Venous leg ulcers are a significant health problem. Very few innovative therapies have been proven to be superior to standard care, which at best can be used to successfully heal less than 60% of patients within 20 weeks of initiating care. While standard care has evolved over the past several years, it is not substantially different than care described by Unna more than 100 years ago. The goal of this dissertation was to evaluate standard care, in order to better understand the biology of chronic wound healing, and improve the effectiveness of this treatment by determining those that are most likely to benefit from this treatment. In that way, future trials of new treatments can focus on individuals who are less likely to heal using traditional care. These dissertation investigations applied two basic epidemiologic techniques called explanatory and prognostic modeling. In addition, methodologic studies using sensitivity analyses and Monte Carlo simulations were conducted to demonstrate the validity of these techniques when applied to this clinical situation. In brief, patients with wounds that are of longer duration (greater than 6 months) and of larger size (more than 5 cm2) were found less likely to do well with standard care. Using two sensitivity analyses, it was shown that the effect of these two wound characteristics is unlikely due to an unmeasured confounder. These two commonly measured clinical wound characteristics can also be used to create a very simple but very effective prognostic model, with an area under the receiver-operating curve (AROC) of 0.87 (95% CI: 0.82, 0.91). Finally, since a bootstrap method was used to calculate the 95% confidence intervals for the AROC and was used to compare the AROCs of different models, Monte Carlo simulations were used to validate and compare it to more commonly used methods. These simulations showed that this method is valid and may be superior to other methods. The results of this dissertation should be of interest to health care providers who treat venous leg ulcers, clinical scientists planning efficacy trials for new therapies for a venous leg ulcer, and epidemiologists interested in explanatory and prognostic modeling.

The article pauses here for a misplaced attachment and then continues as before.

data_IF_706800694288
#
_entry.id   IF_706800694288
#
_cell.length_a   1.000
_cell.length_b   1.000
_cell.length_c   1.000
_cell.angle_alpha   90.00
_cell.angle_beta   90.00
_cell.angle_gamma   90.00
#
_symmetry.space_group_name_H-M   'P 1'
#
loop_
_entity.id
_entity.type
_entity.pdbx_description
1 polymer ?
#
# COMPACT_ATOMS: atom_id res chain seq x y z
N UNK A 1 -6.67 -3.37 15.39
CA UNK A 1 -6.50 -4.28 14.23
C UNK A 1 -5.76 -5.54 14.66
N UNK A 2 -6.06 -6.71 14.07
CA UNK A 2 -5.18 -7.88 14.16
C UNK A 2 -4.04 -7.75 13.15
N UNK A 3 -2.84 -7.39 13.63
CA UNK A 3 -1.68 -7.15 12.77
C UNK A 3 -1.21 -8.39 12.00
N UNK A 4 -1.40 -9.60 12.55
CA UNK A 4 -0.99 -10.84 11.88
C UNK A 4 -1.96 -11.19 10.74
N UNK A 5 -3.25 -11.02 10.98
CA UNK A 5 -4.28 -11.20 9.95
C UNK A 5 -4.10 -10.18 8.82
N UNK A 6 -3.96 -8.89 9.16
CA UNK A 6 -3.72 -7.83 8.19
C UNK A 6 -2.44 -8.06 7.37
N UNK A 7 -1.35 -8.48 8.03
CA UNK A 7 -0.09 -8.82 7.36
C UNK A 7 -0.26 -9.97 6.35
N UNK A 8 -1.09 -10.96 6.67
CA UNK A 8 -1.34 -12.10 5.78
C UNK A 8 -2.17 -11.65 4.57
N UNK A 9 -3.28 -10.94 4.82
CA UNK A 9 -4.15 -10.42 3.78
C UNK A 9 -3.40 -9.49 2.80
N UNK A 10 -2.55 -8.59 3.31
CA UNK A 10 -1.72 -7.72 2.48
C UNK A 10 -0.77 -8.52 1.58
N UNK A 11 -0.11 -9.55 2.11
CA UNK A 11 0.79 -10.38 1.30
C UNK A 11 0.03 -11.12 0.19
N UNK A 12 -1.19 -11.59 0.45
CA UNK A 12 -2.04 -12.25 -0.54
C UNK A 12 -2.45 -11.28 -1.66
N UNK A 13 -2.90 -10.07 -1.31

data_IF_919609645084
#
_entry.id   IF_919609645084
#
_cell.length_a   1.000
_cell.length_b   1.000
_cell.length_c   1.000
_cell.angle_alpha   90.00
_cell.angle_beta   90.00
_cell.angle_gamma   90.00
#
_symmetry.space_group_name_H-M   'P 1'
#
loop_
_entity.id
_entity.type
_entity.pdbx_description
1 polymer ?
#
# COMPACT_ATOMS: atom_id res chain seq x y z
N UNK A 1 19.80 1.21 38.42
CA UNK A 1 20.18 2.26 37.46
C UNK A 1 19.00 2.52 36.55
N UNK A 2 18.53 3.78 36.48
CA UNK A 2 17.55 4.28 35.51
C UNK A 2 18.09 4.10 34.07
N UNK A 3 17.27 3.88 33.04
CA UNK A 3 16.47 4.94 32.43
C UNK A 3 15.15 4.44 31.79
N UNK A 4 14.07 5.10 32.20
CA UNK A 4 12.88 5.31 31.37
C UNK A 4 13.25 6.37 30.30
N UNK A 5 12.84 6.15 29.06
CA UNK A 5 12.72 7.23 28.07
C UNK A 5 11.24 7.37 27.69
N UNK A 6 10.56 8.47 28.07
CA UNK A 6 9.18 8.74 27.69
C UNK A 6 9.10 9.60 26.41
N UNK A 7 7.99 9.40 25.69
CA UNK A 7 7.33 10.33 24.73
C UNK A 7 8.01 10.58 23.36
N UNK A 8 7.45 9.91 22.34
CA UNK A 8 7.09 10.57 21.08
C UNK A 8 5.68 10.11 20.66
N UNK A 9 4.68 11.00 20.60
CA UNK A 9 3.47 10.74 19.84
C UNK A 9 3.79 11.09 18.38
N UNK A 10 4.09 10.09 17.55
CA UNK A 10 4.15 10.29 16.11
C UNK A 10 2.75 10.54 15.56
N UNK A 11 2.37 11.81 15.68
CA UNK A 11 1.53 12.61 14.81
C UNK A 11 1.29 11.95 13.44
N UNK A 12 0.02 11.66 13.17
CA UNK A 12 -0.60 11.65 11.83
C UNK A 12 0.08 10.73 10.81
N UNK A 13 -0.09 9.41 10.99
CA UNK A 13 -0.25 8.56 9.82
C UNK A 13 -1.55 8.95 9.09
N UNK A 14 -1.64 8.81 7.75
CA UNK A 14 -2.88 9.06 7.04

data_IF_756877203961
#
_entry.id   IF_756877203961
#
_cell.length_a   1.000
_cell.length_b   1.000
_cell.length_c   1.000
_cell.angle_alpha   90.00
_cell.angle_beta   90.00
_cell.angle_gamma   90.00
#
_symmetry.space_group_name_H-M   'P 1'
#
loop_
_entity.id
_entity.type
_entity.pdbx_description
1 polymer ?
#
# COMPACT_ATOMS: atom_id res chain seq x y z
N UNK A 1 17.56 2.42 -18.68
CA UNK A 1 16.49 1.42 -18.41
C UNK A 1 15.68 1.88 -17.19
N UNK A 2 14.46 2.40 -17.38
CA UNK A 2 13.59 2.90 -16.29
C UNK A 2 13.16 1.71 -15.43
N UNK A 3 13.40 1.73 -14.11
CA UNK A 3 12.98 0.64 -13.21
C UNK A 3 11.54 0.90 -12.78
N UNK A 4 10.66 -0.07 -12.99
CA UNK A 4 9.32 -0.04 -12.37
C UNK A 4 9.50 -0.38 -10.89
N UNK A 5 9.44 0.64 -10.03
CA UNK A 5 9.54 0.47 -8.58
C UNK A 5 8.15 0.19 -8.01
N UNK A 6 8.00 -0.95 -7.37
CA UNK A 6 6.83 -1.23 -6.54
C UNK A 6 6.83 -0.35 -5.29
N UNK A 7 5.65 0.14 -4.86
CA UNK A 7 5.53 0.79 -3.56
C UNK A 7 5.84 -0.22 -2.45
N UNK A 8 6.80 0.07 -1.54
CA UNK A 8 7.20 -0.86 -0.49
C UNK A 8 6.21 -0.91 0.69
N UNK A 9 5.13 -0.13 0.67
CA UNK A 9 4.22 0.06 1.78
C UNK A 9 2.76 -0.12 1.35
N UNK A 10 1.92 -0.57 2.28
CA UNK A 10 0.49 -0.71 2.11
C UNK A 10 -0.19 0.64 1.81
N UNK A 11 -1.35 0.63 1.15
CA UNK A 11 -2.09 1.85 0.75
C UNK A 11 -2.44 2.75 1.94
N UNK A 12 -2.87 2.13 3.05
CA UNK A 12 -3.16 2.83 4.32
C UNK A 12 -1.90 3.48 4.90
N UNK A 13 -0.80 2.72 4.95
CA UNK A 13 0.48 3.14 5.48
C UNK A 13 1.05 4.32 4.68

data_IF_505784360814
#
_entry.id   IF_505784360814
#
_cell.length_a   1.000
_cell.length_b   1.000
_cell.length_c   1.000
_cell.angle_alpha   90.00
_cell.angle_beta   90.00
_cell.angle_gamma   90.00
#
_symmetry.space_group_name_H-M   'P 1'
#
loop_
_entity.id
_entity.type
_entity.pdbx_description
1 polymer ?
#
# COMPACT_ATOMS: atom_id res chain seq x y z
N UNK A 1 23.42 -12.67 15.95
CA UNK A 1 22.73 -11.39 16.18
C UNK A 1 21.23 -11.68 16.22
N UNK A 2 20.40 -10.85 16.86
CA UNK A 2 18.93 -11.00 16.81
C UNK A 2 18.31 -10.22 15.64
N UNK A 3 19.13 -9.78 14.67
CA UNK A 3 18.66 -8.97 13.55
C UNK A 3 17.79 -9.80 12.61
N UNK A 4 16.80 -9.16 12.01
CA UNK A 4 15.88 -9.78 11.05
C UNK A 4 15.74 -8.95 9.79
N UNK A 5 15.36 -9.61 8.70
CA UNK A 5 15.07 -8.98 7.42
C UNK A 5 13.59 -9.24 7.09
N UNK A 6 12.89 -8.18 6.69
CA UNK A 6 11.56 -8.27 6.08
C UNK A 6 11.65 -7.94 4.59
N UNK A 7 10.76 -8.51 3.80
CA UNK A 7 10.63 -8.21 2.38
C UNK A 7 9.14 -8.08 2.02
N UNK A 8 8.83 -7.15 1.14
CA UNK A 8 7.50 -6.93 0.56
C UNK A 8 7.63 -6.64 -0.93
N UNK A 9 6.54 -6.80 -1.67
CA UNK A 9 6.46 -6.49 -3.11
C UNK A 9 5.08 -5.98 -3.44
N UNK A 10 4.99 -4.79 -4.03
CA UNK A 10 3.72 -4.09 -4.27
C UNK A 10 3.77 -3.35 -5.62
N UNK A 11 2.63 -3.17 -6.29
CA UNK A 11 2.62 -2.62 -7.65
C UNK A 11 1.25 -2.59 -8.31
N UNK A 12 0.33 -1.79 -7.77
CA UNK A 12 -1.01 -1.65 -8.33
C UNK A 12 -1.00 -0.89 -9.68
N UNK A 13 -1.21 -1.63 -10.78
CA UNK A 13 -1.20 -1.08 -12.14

Supervisor: Brian L. Strom. Thesis (Ph.D. in Epidemiology and Biostatistics) -- University of Pennsylvania, 2000. Includes bibliographical references.